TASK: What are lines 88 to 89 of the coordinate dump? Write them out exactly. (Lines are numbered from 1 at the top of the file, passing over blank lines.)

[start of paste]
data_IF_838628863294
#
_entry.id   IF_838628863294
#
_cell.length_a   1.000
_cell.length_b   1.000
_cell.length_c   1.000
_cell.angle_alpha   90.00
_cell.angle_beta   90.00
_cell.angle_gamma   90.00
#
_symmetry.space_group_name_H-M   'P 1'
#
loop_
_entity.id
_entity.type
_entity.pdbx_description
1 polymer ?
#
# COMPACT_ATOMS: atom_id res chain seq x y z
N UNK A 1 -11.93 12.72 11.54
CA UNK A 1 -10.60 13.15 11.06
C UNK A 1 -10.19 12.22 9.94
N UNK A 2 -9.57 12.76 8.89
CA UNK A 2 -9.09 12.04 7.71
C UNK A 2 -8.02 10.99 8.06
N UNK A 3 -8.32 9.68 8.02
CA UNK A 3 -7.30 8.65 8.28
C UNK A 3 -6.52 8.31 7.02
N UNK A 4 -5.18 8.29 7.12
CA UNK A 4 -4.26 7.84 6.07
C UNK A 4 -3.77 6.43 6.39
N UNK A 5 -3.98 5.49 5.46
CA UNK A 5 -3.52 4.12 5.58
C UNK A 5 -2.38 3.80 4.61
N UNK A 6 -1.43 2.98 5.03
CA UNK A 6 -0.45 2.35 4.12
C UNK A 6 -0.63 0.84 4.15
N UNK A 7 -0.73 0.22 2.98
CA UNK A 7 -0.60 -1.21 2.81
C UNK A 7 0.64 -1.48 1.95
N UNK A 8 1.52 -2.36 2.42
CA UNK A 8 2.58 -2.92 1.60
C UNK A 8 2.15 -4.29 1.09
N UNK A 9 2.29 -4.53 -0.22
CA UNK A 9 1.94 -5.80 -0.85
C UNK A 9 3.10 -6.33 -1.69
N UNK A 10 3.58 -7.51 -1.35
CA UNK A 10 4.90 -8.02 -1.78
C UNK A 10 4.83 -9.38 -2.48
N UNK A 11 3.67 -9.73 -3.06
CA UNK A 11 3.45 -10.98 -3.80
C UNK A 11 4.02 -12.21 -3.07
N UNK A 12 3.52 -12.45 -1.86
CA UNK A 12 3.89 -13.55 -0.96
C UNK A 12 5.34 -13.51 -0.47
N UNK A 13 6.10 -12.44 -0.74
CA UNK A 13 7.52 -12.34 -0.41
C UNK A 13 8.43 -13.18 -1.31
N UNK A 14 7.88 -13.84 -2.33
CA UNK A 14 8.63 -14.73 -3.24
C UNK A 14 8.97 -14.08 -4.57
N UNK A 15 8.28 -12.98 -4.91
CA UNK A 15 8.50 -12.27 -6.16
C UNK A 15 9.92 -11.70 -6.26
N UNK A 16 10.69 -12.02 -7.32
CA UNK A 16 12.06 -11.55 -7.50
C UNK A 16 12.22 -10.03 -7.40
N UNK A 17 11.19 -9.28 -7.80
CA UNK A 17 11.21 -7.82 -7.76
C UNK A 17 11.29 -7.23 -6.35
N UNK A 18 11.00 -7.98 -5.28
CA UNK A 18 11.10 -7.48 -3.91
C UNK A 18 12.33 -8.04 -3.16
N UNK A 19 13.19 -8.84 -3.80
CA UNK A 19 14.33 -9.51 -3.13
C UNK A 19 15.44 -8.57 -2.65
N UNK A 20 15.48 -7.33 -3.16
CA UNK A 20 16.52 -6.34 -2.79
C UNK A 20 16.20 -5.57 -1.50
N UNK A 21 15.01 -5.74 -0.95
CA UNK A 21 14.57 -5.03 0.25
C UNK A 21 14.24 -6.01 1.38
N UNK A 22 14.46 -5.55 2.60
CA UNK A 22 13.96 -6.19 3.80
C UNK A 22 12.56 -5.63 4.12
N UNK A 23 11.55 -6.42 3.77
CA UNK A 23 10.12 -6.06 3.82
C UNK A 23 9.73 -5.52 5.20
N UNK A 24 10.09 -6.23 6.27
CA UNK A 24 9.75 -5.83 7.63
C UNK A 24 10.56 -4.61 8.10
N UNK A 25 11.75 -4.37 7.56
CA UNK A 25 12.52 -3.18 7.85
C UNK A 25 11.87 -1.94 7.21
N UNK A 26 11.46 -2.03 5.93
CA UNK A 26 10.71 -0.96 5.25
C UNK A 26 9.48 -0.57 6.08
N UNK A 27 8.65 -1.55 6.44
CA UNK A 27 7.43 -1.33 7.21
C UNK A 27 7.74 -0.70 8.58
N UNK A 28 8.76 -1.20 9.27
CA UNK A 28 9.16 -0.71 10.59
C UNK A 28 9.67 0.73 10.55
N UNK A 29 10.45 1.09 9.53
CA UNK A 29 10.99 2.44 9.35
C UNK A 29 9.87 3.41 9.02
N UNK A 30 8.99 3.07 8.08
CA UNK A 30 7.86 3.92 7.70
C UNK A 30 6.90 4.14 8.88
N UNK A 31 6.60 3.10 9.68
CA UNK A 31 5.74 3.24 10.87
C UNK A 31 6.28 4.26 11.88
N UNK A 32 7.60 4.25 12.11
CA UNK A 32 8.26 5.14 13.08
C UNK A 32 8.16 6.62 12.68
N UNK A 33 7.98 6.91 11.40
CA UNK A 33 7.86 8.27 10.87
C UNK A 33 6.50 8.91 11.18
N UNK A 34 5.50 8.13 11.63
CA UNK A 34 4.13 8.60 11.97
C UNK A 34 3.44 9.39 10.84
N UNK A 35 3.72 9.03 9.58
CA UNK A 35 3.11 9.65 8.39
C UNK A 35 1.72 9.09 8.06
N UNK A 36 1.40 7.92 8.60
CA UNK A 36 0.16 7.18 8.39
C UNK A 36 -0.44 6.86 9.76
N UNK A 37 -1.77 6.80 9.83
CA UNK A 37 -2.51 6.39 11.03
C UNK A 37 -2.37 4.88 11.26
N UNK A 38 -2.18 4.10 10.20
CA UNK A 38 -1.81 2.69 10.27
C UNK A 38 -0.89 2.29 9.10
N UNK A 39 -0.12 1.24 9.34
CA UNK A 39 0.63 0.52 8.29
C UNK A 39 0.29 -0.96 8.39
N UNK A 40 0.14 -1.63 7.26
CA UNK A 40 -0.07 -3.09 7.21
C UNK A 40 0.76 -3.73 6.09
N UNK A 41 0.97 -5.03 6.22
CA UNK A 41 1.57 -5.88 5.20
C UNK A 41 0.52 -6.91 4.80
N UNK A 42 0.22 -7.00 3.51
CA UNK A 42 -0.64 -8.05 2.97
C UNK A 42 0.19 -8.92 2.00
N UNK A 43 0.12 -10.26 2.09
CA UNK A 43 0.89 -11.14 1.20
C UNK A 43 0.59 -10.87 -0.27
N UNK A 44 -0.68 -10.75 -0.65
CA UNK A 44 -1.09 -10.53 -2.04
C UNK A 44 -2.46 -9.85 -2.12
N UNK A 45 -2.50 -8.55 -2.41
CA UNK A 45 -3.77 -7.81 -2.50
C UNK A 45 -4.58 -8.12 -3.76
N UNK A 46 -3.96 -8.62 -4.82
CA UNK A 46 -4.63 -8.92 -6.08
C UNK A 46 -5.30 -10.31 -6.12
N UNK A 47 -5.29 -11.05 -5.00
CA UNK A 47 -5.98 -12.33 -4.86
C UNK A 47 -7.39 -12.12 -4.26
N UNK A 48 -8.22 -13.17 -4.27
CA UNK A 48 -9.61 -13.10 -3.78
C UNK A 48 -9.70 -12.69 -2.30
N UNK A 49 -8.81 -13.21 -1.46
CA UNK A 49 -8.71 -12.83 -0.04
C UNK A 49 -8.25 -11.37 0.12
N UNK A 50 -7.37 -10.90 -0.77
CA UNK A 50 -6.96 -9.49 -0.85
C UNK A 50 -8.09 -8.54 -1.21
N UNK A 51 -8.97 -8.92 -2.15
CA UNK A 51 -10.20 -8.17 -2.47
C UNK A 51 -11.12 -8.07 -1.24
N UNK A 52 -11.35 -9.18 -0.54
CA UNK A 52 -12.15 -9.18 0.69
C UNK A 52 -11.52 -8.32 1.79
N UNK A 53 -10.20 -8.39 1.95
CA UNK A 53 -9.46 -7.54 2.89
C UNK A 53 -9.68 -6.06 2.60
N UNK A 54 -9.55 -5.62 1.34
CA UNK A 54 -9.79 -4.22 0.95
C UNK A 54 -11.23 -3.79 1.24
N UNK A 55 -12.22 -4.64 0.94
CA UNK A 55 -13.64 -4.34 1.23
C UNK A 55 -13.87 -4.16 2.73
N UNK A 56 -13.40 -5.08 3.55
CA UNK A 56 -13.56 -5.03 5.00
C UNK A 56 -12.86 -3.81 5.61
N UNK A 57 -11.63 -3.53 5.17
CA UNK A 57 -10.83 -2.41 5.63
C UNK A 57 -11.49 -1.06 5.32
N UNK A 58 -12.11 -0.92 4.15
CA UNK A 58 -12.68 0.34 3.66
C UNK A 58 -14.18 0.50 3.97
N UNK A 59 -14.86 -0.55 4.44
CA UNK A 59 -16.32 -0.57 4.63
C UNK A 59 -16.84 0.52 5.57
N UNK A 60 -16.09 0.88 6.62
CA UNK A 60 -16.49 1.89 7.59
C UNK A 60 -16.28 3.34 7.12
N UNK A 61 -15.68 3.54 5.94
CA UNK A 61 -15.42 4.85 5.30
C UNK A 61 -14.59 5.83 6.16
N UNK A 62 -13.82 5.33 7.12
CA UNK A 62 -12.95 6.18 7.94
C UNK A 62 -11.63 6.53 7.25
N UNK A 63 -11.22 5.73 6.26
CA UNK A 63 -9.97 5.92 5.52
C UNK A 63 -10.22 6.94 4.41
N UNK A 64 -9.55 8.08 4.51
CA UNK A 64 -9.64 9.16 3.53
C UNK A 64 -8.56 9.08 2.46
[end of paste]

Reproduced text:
CA UNK A 23 10.12 -6.06 3.82
C UNK A 23 9.73 -5.52 5.20